Eileen Kelly, who chairs the Allegheny County Democratic Committee, also sounded displeased.


“They have to revoke their seat as ward chair” until after the May 18 primary, she said, citing a traditional means of handling such cases. “Then the vice chair takes over.” A suspended committee member is unable to take part in committee gatherings or functions, though Kelly acknowledged there were few of these during the coronavirus pandemic. 


Kelly predicted that the controversy would have little long-term effect on the committee. “We are 2,300 commmittee members strong and we will always have our endorsements.” But she noted that party leaders who defy an endorsement could face blowback next year, when the party elects new committee members and chooses new leaders. “People on the committee don’t like that sort of thing,” she said.


Jim Burn, who formerly chaired both the county committee and the state apparatus, said Kelly’s approach is “normally how we would handle it.” 


And a suspension is about as much as the committee can do, he said, because while the partly bylaws say endorsements are “binding” on committee members, “That is all they say. There are no removal provisions. You can’t kick somebody out unless they support a non-Democrat in the fall.” 


Both Palmosina and Coghill said they will act in accordance with the bylaws — but both also said they had heard conflicting opinions about what the bylaws required. “I’ll do whatever the bylaws say, and if they don’t say something clear, I’ll just have the conversation with [Kelly],” Coghill said. 


Burn said the party either needed to put some teeth into enforcing the rules, or drop the rules entirely. Invoking a Klingon shunning ritual from the Star Trek series, Burn said that as things stand, if a committee member defies the rules, “We’re all just going to cross our arms and turn our backs.”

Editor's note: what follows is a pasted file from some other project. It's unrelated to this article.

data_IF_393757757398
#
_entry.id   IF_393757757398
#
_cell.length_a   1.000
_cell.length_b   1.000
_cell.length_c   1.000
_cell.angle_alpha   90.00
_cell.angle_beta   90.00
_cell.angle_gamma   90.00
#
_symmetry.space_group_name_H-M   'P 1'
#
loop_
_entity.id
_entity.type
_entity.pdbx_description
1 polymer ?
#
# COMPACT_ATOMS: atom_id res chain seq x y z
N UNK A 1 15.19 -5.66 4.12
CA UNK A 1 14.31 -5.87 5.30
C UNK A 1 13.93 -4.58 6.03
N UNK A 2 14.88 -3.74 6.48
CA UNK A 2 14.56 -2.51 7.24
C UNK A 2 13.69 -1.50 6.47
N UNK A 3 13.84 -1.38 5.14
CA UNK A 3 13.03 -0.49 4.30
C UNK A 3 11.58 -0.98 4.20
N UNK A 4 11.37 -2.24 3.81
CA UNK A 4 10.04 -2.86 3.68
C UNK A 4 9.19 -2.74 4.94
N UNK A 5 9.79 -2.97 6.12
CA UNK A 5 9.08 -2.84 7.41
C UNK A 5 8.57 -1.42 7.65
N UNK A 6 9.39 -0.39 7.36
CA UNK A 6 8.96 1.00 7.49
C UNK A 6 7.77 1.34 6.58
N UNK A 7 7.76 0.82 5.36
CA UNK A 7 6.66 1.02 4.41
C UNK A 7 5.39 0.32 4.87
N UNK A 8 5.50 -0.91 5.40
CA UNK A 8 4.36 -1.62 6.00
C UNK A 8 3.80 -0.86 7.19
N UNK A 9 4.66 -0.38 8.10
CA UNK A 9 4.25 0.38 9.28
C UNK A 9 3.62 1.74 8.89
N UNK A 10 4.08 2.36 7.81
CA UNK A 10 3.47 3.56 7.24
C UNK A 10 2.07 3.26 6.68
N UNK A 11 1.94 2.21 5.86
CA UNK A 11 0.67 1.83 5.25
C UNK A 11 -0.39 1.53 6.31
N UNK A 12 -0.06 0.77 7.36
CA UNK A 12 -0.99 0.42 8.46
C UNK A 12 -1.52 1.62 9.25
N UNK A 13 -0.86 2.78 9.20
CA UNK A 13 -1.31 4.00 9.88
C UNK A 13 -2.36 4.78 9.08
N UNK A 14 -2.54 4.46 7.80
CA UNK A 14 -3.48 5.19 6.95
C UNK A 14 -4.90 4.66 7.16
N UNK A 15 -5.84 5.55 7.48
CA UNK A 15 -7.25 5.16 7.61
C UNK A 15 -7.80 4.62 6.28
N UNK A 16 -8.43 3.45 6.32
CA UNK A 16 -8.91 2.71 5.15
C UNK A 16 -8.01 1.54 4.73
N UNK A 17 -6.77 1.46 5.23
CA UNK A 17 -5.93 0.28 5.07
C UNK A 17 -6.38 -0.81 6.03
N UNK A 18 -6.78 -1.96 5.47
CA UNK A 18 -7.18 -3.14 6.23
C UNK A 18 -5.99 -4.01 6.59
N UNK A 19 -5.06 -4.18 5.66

Such problems are not new: Burn presided over a fruitless debate about enforcing endorsements over a decade ago. But in years past “people weren’t so open about it. They don’t feel like there will be repercussions [any more].” And he worried that, “Because of this kind of problem, the party is on the verge of falling into a crevasse of irrelevance.” 


Coghill said he understood Burn’s worries, and he said there were commtteepeople in his own ward who were backing his rival, Bethani Cameron, instead of him this spring. But he said he wouldn’t seek to punish them. “I’m not their cup of tea, but I don’t scream, ‘You have to step down!’”


And if people were concerned, Coghill said they could follow an example he set by wresting control of the 19th Ward from former political heavyweight Pete Wagner in 2014. 


“If it’s so bad," he said, "you can do what I did and replace people so it’s in your hands.” 

Nearly three decades after leaving home for college, Chris Potter now lives four miles from the house he grew up in -- a testament either to the charm of the South Hills or to a simple lack of ambition. In the intervening years, Potter held a variety of jobs, including asbestos abatement engineer and ice-cream truck driver. He has also worked for a number of local media outlets, only some of which then went out of business. After serving as the editor of Pittsburgh City Paper for a decade, he covered politics and government at the Pittsburgh Post-Gazette. He has won some awards during the course of his quarter-century journalistic career, but then even a blind squirrel sometimes digs up an acorn.